Overview

The Darkness: Four Horsemen #1

Review

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The Darkness: Four Horsemen #1

Credits

  • Words: David Hine
  • Art: Jeff Wamester
  • Colors: Felix Serrano
  • Price: $3.99
  • Release Date: Aug 24, 2010

I’ll be totally honest here. I can’t remember the last time I picked up an issue of The Darkness. The premise, while mildly interesting, seemed like more of the same old, same old from Top Cow. Whenever I considered the Darkness for longer than a few seconds (which happened once about two years ago), I inevitably pictured someone in the Top Cow offices saying, “Hey, Witchblade is going like gangbusters! Let’s do a spin-off but instead of a female cop, we’ll make the hero a male mobster…”

Facetious? Okay, maybe. Cynical? You bet. I’ve been reading comics virtually my entire life. On occasion I feel the need to exercise my inherent fanboy’s right to bitter, jaded diatribes and I suspect, perhaps without justification, that I’m not far off in the above scenario.

Be that as it may, this most recent foray into the violent, stylish world of Jackie Estecado was a surprisingly enjoyable romp. Maybe it’s because I share writer David Hine’s morbid fascination with bikers but more likely it has something to do with a solid script that doesn’t take itself too seriously, serving up a singular, sinister brand of fun in gobs of brains and blood.

Everything Hine touches lately is of an exceptionally high quality – from the brilliantly bizarre Bulletproof Coffin with Shaky Kane to his work on licensed properties like FVZA for Radical, Hine seems incapable of producing shoddy or even rushed work.

In The Darkness: Four Horsemen, Hine takes us back a few of years to just after Jackie assumed the mantle of his crime family. In an effort to help solidify his leadership, Jackie takes a job from a rival crime boss, promising the old school gangster retribution on a bike gang responsible for the murder of his brothers thirty-five years before.

Hine’s script crackles with sharp dialogue and a brisk pace. His characters are realized in broad strokes but remain believable within the borders of the Darkness’ supernatural world. If you’re looking for the humor and sophistication of The Sopranos, then rent a DVD. With the exception of Estecado, Hine’s criminals are mere caricatures and they need not be anything more for the purposes of this story. This isn’t a character study of an arch-criminal, examining the twisted motivations of someone wedded to a life of crime and corruption. It’s a simple tale of revenge played out against the supernatural kidnapping of an entire town.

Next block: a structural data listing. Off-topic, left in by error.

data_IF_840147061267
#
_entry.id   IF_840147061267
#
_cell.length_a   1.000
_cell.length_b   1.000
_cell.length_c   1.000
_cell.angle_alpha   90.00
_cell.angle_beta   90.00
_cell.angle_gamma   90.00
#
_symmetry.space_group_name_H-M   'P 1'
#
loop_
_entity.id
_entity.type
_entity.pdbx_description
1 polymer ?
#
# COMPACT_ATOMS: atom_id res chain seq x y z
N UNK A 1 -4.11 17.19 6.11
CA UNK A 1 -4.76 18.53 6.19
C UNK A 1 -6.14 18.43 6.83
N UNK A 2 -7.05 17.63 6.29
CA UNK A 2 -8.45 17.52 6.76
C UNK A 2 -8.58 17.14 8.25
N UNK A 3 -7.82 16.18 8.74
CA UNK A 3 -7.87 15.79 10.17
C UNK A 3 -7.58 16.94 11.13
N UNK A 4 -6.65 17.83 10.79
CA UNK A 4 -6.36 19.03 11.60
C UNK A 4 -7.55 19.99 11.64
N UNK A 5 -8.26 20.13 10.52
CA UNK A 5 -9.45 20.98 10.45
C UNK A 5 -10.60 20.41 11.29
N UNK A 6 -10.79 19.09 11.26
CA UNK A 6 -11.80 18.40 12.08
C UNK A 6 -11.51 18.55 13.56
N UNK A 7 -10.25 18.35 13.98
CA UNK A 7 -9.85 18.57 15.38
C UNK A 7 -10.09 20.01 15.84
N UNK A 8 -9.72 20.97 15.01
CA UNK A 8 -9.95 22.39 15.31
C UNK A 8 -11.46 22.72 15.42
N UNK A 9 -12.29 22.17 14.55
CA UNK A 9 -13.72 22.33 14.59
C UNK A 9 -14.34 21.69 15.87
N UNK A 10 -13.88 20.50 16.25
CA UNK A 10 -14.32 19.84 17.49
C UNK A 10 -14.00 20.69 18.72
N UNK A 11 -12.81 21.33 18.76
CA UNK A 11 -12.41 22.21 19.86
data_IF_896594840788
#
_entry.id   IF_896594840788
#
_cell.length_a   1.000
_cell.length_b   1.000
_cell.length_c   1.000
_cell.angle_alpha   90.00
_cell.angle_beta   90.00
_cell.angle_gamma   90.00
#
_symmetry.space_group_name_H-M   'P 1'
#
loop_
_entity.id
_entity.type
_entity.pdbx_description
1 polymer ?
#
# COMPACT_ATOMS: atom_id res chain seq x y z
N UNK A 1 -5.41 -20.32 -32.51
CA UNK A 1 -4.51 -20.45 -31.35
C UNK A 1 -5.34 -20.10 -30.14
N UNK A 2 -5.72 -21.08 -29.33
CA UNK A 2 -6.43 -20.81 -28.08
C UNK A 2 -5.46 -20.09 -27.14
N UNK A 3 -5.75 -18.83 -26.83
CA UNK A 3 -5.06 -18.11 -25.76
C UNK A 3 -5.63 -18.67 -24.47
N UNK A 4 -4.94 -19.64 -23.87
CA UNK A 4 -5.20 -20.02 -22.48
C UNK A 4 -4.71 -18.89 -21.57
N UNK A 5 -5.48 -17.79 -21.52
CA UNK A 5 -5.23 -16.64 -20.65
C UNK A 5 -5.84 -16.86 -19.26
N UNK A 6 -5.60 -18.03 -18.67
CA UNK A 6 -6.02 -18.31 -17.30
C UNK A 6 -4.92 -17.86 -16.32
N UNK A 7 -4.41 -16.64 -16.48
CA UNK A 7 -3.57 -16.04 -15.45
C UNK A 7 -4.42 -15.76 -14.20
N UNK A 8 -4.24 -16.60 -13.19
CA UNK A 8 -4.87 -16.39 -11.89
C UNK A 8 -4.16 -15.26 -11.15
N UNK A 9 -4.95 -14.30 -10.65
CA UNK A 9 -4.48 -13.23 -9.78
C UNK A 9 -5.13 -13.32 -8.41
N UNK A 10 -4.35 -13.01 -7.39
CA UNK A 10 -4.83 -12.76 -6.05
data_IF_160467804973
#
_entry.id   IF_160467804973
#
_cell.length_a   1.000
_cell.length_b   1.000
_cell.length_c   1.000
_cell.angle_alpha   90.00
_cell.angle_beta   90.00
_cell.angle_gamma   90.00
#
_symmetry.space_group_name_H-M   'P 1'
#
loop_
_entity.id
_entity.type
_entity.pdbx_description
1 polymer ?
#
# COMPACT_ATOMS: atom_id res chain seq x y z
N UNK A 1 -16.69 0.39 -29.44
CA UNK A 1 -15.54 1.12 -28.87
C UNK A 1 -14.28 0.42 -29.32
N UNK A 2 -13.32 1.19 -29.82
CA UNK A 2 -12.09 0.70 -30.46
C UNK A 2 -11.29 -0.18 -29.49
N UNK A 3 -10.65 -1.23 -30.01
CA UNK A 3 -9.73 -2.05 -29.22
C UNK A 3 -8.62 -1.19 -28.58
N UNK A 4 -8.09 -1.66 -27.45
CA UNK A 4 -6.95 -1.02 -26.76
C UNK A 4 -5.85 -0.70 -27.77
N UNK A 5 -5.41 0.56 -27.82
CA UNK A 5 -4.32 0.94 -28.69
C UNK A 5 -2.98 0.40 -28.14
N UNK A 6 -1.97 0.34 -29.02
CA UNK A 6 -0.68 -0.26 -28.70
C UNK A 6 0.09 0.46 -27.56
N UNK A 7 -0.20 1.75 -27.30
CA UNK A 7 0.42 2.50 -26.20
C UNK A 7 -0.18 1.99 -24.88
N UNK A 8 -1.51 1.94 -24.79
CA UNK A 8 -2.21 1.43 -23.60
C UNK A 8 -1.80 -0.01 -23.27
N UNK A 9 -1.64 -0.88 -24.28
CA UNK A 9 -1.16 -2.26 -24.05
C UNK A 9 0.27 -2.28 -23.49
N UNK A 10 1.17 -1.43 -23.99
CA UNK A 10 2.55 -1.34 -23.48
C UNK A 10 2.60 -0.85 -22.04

Jeff Wamester’s line art services the tone of the story fairly well but I couldn’t help but feel like I was looking at characters designed for a video game or Saturday cartoon. I couldn’t help but think of the Dreadnoks from G.I. Joe. Similar in style to Joe Madureira, Wamester’s pencils lack the robustness of the Battle Chasers creator’s work. Thankfully, colorist Felix Serrano lends the rendering some much-needed weight and solidity. Still, the style seemed at odds to the decidedly adult script.

All in all, The Darkness: Four Horsemen was a fun read, driven by the strength of Hine’s lean, mean script. Can I recommend the book, though? Unfortunately, the answer is no. As much as I love Hine’s work here, the mediocre, cartoony art was enough of a distraction that this latest visit to the world of The Darkness is just another brief stopover in a long line of brief stopovers.

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